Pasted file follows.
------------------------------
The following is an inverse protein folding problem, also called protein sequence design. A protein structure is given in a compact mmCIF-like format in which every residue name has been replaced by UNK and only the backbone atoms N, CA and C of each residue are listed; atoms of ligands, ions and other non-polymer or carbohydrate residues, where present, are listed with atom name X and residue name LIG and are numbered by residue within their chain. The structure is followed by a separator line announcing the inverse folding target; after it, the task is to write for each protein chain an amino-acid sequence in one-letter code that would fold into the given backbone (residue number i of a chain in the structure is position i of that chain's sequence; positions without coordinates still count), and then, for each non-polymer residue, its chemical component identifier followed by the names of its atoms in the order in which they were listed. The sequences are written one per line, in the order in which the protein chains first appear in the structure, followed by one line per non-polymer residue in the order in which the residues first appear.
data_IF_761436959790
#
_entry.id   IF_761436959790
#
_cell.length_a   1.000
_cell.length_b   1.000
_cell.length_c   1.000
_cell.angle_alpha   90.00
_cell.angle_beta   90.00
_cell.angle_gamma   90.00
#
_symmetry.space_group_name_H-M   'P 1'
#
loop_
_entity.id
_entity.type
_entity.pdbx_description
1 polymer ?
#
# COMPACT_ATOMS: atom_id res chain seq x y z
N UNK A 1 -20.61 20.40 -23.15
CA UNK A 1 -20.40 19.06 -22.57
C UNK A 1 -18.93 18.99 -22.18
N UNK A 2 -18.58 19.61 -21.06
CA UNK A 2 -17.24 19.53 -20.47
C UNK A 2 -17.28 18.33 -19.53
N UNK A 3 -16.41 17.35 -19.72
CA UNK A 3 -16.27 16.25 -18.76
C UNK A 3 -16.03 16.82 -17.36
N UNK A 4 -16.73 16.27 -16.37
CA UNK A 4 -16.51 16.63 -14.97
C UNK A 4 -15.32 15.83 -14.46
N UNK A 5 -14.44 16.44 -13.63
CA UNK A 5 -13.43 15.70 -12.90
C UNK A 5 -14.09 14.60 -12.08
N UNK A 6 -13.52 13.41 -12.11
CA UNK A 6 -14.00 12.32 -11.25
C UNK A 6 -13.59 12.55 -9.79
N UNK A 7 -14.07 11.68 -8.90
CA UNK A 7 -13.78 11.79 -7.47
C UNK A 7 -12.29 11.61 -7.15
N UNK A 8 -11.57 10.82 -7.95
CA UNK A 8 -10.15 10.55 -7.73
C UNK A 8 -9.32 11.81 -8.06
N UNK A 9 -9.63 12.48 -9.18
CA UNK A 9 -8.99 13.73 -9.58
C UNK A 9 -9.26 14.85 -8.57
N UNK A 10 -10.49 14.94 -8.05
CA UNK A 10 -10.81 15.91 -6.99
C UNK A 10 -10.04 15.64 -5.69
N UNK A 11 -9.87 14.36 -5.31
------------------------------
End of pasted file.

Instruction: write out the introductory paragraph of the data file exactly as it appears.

The following is an inverse protein folding problem, also called protein sequence design. A protein structure is given in a compact mmCIF-like format in which every residue name has been replaced by UNK and only the backbone atoms N, CA and C of each residue are listed; atoms of ligands, ions and other non-polymer or carbohydrate residues, where present, are listed with atom name X and residue name LIG and are numbered by residue within their chain. The structure is followed by a separator line announcing the inverse folding target; after it, the task is to write for each protein chain an amino-acid sequence in one-letter code that would fold into the given backbone (residue number i of a chain in the structure is position i of that chain's sequence; positions without coordinates still count), and then, for each non-polymer residue, its chemical component identifier followed by the names of its atoms in the order in which they were listed. The sequences are written one per line, in the order in which the protein chains first appear in the structure, followed by one line per non-polymer residue in the order in which the residues first appear.